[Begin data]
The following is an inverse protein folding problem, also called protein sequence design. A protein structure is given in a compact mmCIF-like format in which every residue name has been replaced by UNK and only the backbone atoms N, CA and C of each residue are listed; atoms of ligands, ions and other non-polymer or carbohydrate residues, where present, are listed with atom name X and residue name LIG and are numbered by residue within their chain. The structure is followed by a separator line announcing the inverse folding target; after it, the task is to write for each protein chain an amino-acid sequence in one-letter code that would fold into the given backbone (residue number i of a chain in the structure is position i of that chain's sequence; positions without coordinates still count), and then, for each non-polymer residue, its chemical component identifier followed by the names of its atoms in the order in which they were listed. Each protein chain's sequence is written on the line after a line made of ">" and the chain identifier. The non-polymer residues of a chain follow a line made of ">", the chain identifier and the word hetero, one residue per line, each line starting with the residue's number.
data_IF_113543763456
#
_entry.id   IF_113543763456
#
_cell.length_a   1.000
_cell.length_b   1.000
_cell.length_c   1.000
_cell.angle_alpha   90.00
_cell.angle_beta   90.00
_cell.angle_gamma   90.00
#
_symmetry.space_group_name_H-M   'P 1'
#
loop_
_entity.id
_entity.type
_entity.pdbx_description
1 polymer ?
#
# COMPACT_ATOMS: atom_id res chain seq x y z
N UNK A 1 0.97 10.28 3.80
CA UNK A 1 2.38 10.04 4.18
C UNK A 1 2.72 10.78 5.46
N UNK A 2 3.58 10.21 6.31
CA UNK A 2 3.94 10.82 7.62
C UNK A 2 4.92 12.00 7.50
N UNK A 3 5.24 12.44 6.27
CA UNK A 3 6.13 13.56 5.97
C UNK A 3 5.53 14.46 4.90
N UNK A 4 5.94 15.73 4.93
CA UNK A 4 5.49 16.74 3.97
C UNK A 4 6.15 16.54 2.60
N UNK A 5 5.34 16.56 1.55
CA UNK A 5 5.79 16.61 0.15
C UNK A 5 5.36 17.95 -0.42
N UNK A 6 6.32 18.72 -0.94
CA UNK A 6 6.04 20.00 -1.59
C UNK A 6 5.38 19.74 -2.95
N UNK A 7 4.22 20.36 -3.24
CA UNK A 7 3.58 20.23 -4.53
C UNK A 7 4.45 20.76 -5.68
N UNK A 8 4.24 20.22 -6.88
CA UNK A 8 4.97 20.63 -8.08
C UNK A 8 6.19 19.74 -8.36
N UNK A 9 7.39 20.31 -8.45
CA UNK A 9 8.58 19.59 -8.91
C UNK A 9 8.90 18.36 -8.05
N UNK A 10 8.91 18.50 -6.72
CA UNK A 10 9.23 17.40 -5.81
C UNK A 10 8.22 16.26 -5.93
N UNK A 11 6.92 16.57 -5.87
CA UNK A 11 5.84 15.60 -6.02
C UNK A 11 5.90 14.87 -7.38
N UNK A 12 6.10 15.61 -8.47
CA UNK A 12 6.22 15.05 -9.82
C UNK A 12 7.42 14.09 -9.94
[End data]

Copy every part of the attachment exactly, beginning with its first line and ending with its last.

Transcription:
The following is an inverse protein folding problem, also called protein sequence design. A protein structure is given in a compact mmCIF-like format in which every residue name has been replaced by UNK and only the backbone atoms N, CA and C of each residue are listed; atoms of ligands, ions and other non-polymer or carbohydrate residues, where present, are listed with atom name X and residue name LIG and are numbered by residue within their chain. The structure is followed by a separator line announcing the inverse folding target; after it, the task is to write for each protein chain an amino-acid sequence in one-letter code that would fold into the given backbone (residue number i of a chain in the structure is position i of that chain's sequence; positions without coordinates still count), and then, for each non-polymer residue, its chemical component identifier followed by the names of its atoms in the order in which they were listed. Each protein chain's sequence is written on the line after a line made of ">" and the chain identifier. The non-polymer residues of a chain follow a line made of ">", the chain identifier and the word hetero, one residue per line, each line starting with the residue's number.
data_IF_113543763456
#
_entry.id   IF_113543763456
#
_cell.length_a   1.000
_cell.length_b   1.000
_cell.length_c   1.000
_cell.angle_alpha   90.00
_cell.angle_beta   90.00
_cell.angle_gamma   90.00
#
_symmetry.space_group_name_H-M   'P 1'
#
loop_
_entity.id
_entity.type
_entity.pdbx_description
1 polymer ?
#
# COMPACT_ATOMS: atom_id res chain seq x y z
N UNK A 1 0.97 10.28 3.80
CA UNK A 1 2.38 10.04 4.18
C UNK A 1 2.72 10.78 5.46
N UNK A 2 3.58 10.21 6.31
CA UNK A 2 3.94 10.82 7.62
C UNK A 2 4.92 12.00 7.50
N UNK A 3 5.24 12.44 6.27
CA UNK A 3 6.13 13.56 5.97
C UNK A 3 5.53 14.46 4.90
N UNK A 4 5.94 15.73 4.93
CA UNK A 4 5.49 16.74 3.97
C UNK A 4 6.15 16.54 2.60
N UNK A 5 5.34 16.56 1.55
CA UNK A 5 5.79 16.61 0.15
C UNK A 5 5.36 17.95 -0.42
N UNK A 6 6.32 18.72 -0.94
CA UNK A 6 6.04 20.00 -1.59
C UNK A 6 5.38 19.74 -2.95
N UNK A 7 4.22 20.36 -3.24
CA UNK A 7 3.58 20.23 -4.53
C UNK A 7 4.45 20.76 -5.68
N UNK A 8 4.24 20.22 -6.88
CA UNK A 8 4.97 20.63 -8.08
C UNK A 8 6.19 19.74 -8.36
N UNK A 9 7.39 20.31 -8.45
CA UNK A 9 8.58 19.59 -8.91
C UNK A 9 8.90 18.36 -8.05
N UNK A 10 8.91 18.50 -6.72
CA UNK A 10 9.23 17.40 -5.81
C UNK A 10 8.22 16.26 -5.93
N UNK A 11 6.92 16.57 -5.87
CA UNK A 11 5.84 15.60 -6.02
C UNK A 11 5.90 14.87 -7.38
N UNK A 12 6.10 15.61 -8.47
CA UNK A 12 6.22 15.05 -9.82
C UNK A 12 7.42 14.09 -9.94